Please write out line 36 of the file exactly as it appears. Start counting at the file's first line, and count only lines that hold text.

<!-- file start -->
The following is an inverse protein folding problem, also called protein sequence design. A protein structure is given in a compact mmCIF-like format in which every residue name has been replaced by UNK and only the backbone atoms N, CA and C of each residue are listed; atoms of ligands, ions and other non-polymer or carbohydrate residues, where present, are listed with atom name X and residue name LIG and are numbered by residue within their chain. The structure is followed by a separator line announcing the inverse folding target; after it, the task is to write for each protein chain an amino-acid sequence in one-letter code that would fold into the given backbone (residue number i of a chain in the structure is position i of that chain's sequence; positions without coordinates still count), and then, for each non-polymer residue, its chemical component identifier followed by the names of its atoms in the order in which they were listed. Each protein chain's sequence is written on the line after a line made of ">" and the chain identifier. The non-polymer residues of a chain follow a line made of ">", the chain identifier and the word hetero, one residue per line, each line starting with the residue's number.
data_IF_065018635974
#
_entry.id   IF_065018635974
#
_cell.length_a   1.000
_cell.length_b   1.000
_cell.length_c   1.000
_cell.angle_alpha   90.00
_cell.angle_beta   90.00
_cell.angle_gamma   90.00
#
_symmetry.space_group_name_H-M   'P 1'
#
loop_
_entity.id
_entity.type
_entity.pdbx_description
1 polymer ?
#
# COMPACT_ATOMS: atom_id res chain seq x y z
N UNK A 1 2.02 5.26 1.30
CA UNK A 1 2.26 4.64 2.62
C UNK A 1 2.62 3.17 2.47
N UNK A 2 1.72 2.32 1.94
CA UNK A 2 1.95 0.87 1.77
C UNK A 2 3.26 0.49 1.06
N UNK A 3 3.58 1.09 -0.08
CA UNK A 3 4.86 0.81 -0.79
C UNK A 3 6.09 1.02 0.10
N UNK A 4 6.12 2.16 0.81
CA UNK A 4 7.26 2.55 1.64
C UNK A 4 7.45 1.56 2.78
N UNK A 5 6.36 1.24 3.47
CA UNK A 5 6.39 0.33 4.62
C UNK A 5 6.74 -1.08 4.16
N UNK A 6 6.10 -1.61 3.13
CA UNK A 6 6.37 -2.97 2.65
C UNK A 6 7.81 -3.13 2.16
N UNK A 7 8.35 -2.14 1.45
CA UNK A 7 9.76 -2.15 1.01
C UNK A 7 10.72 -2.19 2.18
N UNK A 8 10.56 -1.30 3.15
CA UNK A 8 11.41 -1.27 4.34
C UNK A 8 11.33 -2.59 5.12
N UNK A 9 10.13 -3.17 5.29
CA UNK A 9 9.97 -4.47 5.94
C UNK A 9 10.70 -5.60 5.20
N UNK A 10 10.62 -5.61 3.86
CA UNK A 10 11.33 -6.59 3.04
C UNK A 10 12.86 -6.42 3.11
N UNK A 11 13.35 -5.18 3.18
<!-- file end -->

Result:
C UNK A 5 6.74 -1.08 4.16